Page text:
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Covenant Service

John Wesley derived from Puritanism the custom of making an explicit covenant with God. He published and used forms composed by the Puritans Richard and Joseph Alleine, but made them a corporate rather than an individual act. The first Methodist Covenant Service was held at the former Huguenot chapel in Grey Eagle Street, Spitalfields London, on 11 August 1755, after a week in which Wesley had been preparing the society for the occasion.

In Wesley's day the service was held at various times in the year, especially on Easter Monday. It later came to be held on the first Sunday of the year as a corporate renewal of individual discipleship. It first appeared in a full service book in the WM book of 1882. It there consisted of a long exhortation followed by a covenant prayer, but usually included a hymn (now HP 649) written by Charles Wesley for the purpose, and was followed by a Communion Service. In subsequent service books the WM liturgical form has been extensively revised, but still includes a sentence or so from the original prayer.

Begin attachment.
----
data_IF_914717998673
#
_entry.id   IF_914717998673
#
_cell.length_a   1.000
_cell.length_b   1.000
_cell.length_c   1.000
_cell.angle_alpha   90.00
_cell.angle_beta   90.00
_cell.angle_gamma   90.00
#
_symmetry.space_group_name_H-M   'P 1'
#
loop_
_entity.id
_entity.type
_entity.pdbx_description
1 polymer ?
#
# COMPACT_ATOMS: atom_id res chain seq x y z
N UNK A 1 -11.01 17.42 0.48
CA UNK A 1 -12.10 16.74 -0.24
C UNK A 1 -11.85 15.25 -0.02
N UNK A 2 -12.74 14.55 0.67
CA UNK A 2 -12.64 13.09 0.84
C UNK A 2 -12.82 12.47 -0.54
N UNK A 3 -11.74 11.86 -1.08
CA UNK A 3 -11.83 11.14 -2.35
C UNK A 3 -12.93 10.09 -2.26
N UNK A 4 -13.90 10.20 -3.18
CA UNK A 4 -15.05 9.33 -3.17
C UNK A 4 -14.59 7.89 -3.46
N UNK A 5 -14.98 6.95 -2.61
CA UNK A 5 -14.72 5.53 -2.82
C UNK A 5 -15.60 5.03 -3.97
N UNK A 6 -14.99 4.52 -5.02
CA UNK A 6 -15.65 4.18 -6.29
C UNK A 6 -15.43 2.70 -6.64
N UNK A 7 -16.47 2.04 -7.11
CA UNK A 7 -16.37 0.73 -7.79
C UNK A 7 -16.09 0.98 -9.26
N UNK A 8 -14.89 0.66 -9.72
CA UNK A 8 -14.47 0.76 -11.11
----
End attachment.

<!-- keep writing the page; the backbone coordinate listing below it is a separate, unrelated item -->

In the MNC and UMFC (and from 1907 on, in the UMC) the Wesleyan usage continued to be followed quite closely, but the PM and BC churches, while retaining the concept of renewing one's covenant with God, abandoned its liturgical expression.

Sources

  • Frederick Hunter, 'The Origin of Wesley's Covenant Service', in WHS Proceedings 22 pp.126-31 and London Quarterly and Holborn Review, 1939 pp.78-87
  • Frank Baker, 'The Beginnings of the Methodist Covenant Service', in London Quarterly and Holborn Review, July 1955, pp. 215-20
  • David Tripp, 'A Revised Covenant Service' in London Quarterly and Holborn Review, January 1966 pp. 46-50
  • David H. Tripp, The Renewal of the Covenant in the Methodist Tradition (1969)
  • E. Alan Rose, 'The Renewal of the Covenant in the Methodist New Connexion', in WHS Proceedings, 38 pp.115-16
  • Oliver A. Beckerlegge, 'The Covenant Service in the Non-Wesleyan Tradition', in WHS Proceedings, 38 pp.147-48
  • David Tripp, 'Some Vicissitudes of "the Covenant Hymn"', in WHS Proceedings, 49 pp.18-21
  • Marion A. Jackson, 'An Analysis of the Source of John Wesley's "Directions for Renewing our Covenant with God"', in Methodist History, 30:3 (April 1992), pp.176-84
  • William Parkes, 'Watchnight, covenant service and the love-feast in early British Methodism', in Wesleyan Theological Journal, 32:2 (Fall, 1997), pp.35-58
  • Methodist Recorder, 11 August 2005
  • David M. Chapman, Born in Song: Methodist Worship in Britain (Buxton, 2006), pp.171-96

Entry written by: ARG
Category: Subject

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